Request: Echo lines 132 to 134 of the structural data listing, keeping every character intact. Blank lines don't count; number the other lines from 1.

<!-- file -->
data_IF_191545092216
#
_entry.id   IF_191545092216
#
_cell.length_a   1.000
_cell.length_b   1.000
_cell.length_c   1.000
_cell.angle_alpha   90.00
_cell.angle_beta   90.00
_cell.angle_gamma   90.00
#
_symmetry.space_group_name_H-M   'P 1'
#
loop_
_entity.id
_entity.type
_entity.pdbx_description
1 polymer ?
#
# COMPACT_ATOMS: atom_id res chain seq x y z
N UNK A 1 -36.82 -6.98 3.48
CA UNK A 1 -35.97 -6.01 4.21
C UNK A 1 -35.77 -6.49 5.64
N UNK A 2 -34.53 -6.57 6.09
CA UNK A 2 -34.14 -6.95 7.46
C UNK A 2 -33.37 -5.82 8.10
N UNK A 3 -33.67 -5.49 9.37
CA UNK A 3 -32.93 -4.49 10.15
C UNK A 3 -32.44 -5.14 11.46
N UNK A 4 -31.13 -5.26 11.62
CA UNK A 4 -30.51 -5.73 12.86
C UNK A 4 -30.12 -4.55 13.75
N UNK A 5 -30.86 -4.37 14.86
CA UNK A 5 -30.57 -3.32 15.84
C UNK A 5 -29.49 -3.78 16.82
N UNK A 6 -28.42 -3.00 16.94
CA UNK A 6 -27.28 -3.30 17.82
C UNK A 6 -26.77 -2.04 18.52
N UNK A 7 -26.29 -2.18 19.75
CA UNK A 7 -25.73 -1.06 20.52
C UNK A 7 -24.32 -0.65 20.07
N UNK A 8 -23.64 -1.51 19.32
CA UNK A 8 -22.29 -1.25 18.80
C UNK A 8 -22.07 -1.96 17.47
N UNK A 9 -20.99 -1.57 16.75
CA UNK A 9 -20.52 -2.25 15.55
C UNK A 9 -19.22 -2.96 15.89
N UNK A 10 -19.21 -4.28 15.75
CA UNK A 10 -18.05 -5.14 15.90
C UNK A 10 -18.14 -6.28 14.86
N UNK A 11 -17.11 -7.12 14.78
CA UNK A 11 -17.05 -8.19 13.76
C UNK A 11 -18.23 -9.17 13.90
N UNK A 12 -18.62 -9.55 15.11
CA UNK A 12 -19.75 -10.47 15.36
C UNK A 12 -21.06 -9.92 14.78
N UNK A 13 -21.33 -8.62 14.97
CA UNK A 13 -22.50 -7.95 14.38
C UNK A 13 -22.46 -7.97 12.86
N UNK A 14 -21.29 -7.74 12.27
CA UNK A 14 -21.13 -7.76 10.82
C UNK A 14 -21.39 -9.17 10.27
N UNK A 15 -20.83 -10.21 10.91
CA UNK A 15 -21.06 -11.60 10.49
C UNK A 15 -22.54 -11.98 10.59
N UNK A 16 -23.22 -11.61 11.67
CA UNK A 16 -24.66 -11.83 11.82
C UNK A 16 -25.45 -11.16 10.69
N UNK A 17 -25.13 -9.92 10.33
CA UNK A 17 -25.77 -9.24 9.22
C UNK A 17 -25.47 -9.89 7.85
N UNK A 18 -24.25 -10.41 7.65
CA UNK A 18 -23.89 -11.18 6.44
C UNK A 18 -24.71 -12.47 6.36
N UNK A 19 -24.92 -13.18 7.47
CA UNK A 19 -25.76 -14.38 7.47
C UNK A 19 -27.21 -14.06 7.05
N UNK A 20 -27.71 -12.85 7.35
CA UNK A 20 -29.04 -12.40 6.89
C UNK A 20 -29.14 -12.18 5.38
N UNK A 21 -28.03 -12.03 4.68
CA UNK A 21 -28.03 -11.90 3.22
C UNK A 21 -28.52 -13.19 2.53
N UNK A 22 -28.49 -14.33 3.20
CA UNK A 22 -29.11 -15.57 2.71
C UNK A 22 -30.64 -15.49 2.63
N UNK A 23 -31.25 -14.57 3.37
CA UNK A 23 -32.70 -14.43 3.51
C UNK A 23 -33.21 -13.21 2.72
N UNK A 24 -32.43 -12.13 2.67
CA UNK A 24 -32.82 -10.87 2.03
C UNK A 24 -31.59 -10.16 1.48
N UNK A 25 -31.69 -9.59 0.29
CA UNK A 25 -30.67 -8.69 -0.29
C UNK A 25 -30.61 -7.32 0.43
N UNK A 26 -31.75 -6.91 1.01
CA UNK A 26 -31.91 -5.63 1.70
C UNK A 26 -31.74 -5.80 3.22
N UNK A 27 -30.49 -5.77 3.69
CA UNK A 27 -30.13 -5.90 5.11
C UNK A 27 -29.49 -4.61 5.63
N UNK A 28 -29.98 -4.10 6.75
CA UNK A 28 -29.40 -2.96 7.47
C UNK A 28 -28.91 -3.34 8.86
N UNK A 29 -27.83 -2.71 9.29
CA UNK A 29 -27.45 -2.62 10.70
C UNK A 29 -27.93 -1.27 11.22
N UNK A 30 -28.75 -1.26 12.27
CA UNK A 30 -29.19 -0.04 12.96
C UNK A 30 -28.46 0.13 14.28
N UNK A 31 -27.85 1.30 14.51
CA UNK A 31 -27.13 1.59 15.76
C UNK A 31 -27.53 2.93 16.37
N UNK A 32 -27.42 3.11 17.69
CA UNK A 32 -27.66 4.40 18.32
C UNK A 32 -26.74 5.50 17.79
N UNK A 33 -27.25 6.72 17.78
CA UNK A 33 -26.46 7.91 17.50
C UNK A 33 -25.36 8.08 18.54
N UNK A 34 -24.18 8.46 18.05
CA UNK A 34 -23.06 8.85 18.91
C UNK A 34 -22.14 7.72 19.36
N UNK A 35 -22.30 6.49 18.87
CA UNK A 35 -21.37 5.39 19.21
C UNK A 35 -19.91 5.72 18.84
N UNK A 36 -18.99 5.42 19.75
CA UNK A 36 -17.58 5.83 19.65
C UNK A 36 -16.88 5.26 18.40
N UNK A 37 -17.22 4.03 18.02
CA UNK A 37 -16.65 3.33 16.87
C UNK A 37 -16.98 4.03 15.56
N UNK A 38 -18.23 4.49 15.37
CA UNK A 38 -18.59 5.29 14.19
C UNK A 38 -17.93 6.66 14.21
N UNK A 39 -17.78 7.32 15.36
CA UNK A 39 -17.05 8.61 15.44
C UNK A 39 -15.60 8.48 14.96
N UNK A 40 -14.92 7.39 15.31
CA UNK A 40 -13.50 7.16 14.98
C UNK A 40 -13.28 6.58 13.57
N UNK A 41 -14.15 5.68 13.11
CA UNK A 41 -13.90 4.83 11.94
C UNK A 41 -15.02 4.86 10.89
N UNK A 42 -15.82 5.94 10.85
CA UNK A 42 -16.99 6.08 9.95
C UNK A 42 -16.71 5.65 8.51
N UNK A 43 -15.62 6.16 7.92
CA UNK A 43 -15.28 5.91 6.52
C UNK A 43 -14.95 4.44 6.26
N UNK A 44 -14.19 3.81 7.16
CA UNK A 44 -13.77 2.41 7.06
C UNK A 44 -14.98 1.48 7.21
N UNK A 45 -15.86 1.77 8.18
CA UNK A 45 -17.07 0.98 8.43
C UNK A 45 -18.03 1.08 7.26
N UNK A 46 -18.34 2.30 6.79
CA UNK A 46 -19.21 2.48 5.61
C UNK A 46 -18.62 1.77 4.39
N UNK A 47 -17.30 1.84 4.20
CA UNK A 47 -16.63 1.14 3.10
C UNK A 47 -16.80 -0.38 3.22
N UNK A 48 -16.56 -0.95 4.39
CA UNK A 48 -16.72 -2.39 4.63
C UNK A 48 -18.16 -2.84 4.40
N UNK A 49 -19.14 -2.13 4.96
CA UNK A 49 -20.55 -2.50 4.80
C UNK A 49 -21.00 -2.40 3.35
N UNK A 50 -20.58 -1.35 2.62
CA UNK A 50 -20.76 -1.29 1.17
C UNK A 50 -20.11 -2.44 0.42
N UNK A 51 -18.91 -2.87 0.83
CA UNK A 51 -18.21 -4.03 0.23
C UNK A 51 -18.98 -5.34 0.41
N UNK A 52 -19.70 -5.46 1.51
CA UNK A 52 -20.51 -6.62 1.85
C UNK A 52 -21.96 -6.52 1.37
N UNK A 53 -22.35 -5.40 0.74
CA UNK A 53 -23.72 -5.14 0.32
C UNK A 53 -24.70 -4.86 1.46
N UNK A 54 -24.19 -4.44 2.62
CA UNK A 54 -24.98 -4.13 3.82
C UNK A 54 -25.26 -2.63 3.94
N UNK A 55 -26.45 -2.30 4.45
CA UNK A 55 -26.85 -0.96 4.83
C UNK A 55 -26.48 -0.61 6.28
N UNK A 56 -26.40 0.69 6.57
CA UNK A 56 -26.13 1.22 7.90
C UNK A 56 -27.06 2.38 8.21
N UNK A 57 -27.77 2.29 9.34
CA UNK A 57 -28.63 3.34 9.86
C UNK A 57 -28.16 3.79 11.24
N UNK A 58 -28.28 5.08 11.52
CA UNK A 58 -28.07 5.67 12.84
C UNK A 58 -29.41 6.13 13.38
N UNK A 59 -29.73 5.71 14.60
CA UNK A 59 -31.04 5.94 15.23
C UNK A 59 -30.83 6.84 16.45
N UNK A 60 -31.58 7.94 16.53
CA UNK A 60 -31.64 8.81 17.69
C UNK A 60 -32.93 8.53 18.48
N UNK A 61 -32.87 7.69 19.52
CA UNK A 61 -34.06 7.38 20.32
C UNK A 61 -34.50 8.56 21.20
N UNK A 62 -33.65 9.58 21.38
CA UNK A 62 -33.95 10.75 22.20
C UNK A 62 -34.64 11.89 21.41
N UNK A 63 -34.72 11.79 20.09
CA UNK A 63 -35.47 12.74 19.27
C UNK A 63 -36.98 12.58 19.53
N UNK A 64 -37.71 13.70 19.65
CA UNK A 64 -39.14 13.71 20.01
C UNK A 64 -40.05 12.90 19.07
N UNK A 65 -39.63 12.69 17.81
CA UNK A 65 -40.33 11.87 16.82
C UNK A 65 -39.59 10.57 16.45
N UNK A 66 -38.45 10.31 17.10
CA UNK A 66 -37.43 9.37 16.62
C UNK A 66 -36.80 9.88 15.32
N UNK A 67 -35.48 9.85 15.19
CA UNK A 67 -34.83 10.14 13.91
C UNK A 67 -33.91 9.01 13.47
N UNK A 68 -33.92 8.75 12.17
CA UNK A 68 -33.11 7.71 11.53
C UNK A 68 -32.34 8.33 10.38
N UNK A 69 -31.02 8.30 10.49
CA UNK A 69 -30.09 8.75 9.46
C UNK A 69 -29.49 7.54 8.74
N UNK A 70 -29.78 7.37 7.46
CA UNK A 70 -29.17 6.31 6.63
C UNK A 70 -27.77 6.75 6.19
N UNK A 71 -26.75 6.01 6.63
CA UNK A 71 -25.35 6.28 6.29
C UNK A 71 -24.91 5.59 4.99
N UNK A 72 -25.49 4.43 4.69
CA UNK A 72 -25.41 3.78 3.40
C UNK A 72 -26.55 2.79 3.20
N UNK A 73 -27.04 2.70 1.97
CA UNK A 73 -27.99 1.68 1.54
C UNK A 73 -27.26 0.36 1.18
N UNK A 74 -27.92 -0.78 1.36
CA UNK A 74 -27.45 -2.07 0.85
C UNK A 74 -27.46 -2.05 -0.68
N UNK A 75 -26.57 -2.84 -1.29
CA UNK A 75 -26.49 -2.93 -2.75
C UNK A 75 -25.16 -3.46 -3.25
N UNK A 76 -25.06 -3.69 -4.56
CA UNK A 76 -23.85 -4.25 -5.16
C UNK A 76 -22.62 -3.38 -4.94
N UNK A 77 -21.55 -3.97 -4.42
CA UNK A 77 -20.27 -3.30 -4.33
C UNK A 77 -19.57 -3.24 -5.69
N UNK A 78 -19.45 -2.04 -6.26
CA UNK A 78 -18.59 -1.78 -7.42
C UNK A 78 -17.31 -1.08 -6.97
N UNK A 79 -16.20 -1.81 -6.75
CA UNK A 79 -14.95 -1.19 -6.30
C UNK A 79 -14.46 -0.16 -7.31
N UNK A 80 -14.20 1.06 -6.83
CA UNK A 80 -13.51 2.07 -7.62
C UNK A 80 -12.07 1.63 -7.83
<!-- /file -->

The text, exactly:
N UNK A 38 -18.23 4.49 15.37
CA UNK A 38 -18.59 5.29 14.19
C UNK A 38 -17.93 6.66 14.21